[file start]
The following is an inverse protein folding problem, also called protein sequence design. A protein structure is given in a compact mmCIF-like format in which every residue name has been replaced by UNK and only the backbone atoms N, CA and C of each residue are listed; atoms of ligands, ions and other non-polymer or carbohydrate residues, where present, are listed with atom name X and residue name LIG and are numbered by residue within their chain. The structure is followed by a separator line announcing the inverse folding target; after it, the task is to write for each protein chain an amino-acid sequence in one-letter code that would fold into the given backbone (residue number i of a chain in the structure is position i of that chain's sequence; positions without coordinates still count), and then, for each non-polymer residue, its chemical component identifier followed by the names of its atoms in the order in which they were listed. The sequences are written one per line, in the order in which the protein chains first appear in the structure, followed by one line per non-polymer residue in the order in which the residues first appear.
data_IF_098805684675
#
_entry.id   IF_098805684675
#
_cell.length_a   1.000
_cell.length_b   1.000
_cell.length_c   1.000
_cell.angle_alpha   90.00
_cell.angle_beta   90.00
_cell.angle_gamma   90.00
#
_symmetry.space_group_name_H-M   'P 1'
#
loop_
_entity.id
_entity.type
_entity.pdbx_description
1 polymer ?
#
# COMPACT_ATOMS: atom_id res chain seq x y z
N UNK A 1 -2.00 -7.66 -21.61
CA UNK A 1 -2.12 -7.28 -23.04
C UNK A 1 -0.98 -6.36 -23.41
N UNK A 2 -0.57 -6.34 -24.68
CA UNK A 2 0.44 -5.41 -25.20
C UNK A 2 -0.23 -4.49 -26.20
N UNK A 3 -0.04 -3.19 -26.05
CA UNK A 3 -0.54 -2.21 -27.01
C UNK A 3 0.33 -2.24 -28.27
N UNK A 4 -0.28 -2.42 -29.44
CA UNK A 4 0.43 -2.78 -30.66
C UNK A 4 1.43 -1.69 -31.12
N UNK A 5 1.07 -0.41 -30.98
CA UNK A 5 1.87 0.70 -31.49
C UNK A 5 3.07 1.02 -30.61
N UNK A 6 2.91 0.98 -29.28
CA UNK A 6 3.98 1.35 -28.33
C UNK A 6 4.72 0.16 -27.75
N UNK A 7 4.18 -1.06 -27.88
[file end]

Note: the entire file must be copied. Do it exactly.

The following is an inverse protein folding problem, also called protein sequence design. A protein structure is given in a compact mmCIF-like format in which every residue name has been replaced by UNK and only the backbone atoms N, CA and C of each residue are listed; atoms of ligands, ions and other non-polymer or carbohydrate residues, where present, are listed with atom name X and residue name LIG and are numbered by residue within their chain. The structure is followed by a separator line announcing the inverse folding target; after it, the task is to write for each protein chain an amino-acid sequence in one-letter code that would fold into the given backbone (residue number i of a chain in the structure is position i of that chain's sequence; positions without coordinates still count), and then, for each non-polymer residue, its chemical component identifier followed by the names of its atoms in the order in which they were listed. The sequences are written one per line, in the order in which the protein chains first appear in the structure, followed by one line per non-polymer residue in the order in which the residues first appear.
data_IF_098805684675
#
_entry.id   IF_098805684675
#
_cell.length_a   1.000
_cell.length_b   1.000
_cell.length_c   1.000
_cell.angle_alpha   90.00
_cell.angle_beta   90.00
_cell.angle_gamma   90.00
#
_symmetry.space_group_name_H-M   'P 1'
#
loop_
_entity.id
_entity.type
_entity.pdbx_description
1 polymer ?
#
# COMPACT_ATOMS: atom_id res chain seq x y z
N UNK A 1 -2.00 -7.66 -21.61
CA UNK A 1 -2.12 -7.28 -23.04
C UNK A 1 -0.98 -6.36 -23.41
N UNK A 2 -0.57 -6.34 -24.68
CA UNK A 2 0.44 -5.41 -25.20
C UNK A 2 -0.23 -4.49 -26.20
N UNK A 3 -0.04 -3.19 -26.05
CA UNK A 3 -0.54 -2.21 -27.01
C UNK A 3 0.33 -2.24 -28.27
N UNK A 4 -0.28 -2.42 -29.44
CA UNK A 4 0.43 -2.78 -30.66
C UNK A 4 1.43 -1.69 -31.12
N UNK A 5 1.07 -0.41 -30.98
CA UNK A 5 1.87 0.70 -31.49
C UNK A 5 3.07 1.02 -30.61
N UNK A 6 2.91 0.98 -29.28
CA UNK A 6 3.98 1.35 -28.33
C UNK A 6 4.72 0.16 -27.75
N UNK A 7 4.18 -1.06 -27.88